Mental Health Home > Citalopram Side Effects
Shakiness, nausea, and dry mouth are among the side effects that may develop with citalopram. In most cases, such reactions are minor and do not require medical attention, but you should tell your healthcare provider if you experience hallucinations, chest palpitations, or signs of an allergic reaction. Other rare reactions (occurring in less than 1 percent of people) include hypothyroidism, diabetes, and congestive heart failure.
As with any medicine, side effects are possible with citalopram hydrobromide (Celexa®). However, not everyone who takes the antidepressant will experience problems. In fact, most people tolerate it well. If side effects do occur, in most cases, they are minor and either require no treatment or are treated easily by you or your healthcare provider.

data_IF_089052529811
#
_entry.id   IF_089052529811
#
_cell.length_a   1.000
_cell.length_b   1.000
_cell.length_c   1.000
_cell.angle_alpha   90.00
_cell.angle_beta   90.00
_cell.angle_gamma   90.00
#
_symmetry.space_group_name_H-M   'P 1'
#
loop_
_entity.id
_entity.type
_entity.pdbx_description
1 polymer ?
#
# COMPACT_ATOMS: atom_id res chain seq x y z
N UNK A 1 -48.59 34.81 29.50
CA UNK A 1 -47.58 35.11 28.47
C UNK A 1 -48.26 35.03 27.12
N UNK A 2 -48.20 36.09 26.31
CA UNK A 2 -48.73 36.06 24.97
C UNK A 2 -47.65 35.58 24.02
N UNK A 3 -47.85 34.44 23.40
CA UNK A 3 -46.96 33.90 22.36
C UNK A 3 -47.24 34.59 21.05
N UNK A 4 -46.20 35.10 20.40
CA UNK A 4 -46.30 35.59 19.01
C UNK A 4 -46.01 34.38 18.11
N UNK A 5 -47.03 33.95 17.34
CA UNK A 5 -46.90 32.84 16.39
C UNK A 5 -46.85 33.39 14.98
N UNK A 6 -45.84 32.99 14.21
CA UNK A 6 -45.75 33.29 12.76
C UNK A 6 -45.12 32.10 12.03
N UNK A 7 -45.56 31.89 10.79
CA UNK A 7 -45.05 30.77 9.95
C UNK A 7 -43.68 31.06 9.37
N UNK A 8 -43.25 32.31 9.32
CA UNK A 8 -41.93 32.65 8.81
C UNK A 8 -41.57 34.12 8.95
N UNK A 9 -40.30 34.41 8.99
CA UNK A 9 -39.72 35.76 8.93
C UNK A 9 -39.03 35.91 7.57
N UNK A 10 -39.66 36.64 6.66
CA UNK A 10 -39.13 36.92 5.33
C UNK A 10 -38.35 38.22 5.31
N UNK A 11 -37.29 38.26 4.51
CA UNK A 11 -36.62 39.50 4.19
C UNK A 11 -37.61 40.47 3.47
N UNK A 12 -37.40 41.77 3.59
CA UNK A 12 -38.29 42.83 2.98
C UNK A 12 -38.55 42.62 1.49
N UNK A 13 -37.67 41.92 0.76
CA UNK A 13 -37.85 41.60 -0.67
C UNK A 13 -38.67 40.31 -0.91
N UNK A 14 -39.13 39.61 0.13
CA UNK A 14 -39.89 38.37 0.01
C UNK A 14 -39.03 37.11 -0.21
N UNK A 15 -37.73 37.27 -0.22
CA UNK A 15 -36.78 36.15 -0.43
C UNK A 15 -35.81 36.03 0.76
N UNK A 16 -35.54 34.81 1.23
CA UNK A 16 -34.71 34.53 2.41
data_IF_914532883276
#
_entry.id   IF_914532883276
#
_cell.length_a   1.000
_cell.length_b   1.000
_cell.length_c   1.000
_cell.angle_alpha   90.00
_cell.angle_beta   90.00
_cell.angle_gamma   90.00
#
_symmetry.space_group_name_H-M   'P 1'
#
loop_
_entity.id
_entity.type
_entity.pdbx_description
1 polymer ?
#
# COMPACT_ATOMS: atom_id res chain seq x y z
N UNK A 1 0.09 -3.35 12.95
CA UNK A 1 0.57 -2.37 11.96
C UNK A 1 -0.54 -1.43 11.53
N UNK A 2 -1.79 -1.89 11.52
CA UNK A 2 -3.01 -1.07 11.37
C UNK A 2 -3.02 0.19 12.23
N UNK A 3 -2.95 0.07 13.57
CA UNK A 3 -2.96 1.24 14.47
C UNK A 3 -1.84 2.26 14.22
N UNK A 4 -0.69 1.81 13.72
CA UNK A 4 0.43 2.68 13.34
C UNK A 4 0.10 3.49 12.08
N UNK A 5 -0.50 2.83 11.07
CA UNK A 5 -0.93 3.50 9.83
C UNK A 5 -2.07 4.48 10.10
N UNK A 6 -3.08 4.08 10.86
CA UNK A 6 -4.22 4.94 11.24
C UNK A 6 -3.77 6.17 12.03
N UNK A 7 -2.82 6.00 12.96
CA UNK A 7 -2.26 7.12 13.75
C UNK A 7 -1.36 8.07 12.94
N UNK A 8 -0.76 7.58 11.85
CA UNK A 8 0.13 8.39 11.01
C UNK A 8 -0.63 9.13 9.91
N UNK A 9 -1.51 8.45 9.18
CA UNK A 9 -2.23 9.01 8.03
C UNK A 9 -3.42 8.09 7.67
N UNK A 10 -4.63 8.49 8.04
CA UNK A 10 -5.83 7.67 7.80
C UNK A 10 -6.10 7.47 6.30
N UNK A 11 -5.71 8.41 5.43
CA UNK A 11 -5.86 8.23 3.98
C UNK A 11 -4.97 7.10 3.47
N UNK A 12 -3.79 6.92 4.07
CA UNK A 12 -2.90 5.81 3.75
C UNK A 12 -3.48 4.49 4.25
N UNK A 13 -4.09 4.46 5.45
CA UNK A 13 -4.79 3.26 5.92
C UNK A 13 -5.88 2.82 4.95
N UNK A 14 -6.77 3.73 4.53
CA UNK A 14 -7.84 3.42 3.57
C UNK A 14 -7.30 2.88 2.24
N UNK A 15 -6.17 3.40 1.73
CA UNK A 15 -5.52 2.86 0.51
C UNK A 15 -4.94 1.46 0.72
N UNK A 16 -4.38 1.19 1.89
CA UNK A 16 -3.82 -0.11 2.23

(This article covers many, but not all, of the possible side effects with citalopram. Your healthcare provider can discuss a more complete list with you.)
Some citalopram side effects, while occurring infrequently, are potentially serious and should be reported to your healthcare provider. These include but are not limited to:
- Suicidal thoughts or behavior (see Celexa and Suicide)
- Anxiety, agitation, or panic attacks
- Hostility or aggressiveness
- Engaging in unusual or dangerous activities
- Restlessness or an inability to sit still
- Extreme elation or feelings of happiness that may switch back and forth with a depressed or sad mood
- Other unusual changes in behavior
- Chest palpitations
- Difficulty sleeping
- Signs of serotonin syndrome (a rare but dangerous problem associated with certain medications), such as:
- Signs of an allergic reaction, including:
- Unexplained rash
- Unexplained swelling
- Difficulty breathing or swallowing.